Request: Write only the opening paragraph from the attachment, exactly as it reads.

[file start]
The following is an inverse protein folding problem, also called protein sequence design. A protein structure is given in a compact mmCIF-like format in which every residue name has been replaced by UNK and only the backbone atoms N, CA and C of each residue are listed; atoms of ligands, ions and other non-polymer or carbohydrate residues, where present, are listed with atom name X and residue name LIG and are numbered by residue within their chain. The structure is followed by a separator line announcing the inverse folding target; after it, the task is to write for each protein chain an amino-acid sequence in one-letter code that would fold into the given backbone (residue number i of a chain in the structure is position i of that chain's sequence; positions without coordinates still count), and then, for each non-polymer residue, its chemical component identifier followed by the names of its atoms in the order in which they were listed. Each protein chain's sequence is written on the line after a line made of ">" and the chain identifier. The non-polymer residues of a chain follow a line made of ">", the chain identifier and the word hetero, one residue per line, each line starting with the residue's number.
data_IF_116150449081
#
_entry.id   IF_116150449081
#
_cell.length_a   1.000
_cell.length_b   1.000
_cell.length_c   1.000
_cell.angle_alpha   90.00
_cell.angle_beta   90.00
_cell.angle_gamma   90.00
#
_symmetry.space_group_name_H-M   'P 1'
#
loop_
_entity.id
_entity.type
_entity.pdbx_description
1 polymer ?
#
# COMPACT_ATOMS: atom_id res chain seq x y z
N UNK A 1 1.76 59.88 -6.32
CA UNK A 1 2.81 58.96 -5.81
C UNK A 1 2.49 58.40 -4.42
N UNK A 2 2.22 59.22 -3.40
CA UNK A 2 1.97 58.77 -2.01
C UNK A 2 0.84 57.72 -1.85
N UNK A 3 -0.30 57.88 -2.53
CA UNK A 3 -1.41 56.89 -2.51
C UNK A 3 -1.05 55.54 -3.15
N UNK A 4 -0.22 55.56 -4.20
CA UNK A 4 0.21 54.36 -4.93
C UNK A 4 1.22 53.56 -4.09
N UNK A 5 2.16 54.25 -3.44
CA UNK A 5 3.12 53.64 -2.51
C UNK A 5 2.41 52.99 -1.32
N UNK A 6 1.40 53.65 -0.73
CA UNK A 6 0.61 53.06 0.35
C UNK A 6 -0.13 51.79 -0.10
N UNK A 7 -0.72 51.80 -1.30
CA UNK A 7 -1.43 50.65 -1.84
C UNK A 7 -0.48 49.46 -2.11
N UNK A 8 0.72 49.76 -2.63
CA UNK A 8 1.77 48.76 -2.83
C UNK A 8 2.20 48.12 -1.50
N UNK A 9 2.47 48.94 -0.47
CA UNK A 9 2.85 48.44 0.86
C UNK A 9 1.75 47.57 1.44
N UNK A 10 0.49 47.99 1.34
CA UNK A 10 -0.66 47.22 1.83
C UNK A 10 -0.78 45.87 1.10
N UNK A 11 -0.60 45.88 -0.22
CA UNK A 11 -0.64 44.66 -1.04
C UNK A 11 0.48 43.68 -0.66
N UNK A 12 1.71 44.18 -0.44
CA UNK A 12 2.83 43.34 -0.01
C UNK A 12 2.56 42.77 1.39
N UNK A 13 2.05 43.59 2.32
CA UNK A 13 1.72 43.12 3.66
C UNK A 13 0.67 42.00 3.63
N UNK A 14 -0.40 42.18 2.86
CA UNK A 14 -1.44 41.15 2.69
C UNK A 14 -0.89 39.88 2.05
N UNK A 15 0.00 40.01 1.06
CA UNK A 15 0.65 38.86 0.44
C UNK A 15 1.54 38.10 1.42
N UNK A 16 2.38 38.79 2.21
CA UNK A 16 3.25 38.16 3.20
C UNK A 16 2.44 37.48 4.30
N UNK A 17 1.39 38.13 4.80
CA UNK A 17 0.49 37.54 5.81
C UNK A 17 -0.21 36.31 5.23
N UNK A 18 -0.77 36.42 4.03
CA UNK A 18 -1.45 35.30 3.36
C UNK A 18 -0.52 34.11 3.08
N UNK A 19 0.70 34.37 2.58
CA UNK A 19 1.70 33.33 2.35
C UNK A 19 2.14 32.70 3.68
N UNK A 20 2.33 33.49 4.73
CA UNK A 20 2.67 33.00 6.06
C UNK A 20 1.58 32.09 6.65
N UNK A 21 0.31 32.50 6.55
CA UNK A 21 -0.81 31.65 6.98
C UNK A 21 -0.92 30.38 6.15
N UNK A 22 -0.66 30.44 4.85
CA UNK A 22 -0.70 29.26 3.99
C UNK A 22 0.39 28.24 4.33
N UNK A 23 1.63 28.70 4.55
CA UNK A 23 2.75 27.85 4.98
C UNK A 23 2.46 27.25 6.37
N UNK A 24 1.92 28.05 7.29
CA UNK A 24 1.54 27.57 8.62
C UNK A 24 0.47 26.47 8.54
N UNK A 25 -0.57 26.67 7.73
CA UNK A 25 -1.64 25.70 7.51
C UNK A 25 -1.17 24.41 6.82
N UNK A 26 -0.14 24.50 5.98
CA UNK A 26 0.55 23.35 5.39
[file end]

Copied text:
The following is an inverse protein folding problem, also called protein sequence design. A protein structure is given in a compact mmCIF-like format in which every residue name has been replaced by UNK and only the backbone atoms N, CA and C of each residue are listed; atoms of ligands, ions and other non-polymer or carbohydrate residues, where present, are listed with atom name X and residue name LIG and are numbered by residue within their chain. The structure is followed by a separator line announcing the inverse folding target; after it, the task is to write for each protein chain an amino-acid sequence in one-letter code that would fold into the given backbone (residue number i of a chain in the structure is position i of that chain's sequence; positions without coordinates still count), and then, for each non-polymer residue, its chemical component identifier followed by the names of its atoms in the order in which they were listed. Each protein chain's sequence is written on the line after a line made of ">" and the chain identifier. The non-polymer residues of a chain follow a line made of ">", the chain identifier and the word hetero, one residue per line, each line starting with the residue's number.